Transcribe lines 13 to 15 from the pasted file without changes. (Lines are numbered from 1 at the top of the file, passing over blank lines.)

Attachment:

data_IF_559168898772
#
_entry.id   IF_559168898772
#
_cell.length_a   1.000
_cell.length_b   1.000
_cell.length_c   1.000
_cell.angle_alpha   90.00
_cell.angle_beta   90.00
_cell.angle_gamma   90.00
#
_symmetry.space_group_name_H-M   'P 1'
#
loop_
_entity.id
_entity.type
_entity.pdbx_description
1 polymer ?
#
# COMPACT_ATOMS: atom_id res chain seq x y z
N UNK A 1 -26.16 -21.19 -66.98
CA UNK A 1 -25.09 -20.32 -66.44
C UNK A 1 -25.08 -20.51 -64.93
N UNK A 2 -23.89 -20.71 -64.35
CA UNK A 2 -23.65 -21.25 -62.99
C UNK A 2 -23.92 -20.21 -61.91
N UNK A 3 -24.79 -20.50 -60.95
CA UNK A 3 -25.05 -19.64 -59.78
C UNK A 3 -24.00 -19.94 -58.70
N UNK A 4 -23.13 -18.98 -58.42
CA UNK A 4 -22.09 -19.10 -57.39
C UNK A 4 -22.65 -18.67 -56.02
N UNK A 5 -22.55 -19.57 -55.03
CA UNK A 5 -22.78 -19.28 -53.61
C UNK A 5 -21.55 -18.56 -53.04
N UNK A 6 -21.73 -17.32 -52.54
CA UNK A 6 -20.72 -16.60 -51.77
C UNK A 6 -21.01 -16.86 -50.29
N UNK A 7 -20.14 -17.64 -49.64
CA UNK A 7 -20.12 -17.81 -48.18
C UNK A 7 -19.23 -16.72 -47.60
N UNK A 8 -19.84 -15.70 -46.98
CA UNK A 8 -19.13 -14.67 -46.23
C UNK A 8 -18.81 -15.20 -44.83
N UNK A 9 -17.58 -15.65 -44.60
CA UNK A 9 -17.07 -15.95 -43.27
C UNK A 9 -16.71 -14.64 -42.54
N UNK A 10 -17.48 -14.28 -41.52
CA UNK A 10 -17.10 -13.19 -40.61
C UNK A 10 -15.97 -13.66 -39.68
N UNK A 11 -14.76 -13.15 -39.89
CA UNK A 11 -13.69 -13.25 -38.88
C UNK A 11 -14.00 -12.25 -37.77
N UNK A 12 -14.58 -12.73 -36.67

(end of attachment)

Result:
#
loop_
_entity.id